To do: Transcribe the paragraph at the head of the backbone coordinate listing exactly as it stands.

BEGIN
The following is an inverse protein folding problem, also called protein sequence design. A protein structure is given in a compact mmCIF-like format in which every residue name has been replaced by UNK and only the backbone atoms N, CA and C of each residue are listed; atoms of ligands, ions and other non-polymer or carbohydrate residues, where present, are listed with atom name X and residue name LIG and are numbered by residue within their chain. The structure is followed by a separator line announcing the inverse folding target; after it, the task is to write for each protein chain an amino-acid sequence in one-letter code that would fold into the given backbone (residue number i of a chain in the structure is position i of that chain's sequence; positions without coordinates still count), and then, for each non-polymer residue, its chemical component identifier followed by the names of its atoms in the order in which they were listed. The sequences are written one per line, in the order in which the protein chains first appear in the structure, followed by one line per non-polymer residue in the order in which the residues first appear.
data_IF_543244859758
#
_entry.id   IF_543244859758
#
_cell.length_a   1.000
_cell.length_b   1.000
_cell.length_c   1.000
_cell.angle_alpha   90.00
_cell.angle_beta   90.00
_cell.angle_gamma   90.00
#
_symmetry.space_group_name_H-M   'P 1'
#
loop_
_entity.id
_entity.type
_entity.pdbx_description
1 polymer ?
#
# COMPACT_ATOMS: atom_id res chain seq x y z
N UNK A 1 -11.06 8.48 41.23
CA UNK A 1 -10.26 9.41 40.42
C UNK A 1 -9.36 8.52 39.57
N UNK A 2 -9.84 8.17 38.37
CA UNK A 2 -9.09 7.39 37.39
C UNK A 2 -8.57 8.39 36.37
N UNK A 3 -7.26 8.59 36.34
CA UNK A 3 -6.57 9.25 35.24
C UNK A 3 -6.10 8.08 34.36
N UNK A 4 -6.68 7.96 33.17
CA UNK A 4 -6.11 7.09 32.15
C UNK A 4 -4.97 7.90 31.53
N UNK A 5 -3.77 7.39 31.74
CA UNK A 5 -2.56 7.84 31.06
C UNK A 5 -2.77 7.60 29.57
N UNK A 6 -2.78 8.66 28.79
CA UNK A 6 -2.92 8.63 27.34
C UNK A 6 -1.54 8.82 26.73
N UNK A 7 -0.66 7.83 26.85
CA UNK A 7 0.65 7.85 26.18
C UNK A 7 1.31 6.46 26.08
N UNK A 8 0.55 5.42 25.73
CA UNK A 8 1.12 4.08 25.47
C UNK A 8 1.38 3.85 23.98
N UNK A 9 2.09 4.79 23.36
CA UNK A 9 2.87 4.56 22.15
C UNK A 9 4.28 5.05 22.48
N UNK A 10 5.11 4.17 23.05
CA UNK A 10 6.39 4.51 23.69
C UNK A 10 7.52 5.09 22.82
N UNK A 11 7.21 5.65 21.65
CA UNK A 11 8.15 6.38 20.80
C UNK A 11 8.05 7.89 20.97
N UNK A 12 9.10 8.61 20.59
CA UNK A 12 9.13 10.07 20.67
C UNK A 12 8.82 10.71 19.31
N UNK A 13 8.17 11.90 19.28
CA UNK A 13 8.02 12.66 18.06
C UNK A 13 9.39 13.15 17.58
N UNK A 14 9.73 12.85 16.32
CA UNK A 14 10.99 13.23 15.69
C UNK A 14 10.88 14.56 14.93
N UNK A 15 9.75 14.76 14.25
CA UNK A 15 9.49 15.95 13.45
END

The following is an inverse protein folding problem, also called protein sequence design. A protein structure is given in a compact mmCIF-like format in which every residue name has been replaced by UNK and only the backbone atoms N, CA and C of each residue are listed; atoms of ligands, ions and other non-polymer or carbohydrate residues, where present, are listed with atom name X and residue name LIG and are numbered by residue within their chain. The structure is followed by a separator line announcing the inverse folding target; after it, the task is to write for each protein chain an amino-acid sequence in one-letter code that would fold into the given backbone (residue number i of a chain in the structure is position i of that chain's sequence; positions without coordinates still count), and then, for each non-polymer residue, its chemical component identifier followed by the names of its atoms in the order in which they were listed. The sequences are written one per line, in the order in which the protein chains first appear in the structure, followed by one line per non-polymer residue in the order in which the residues first appear.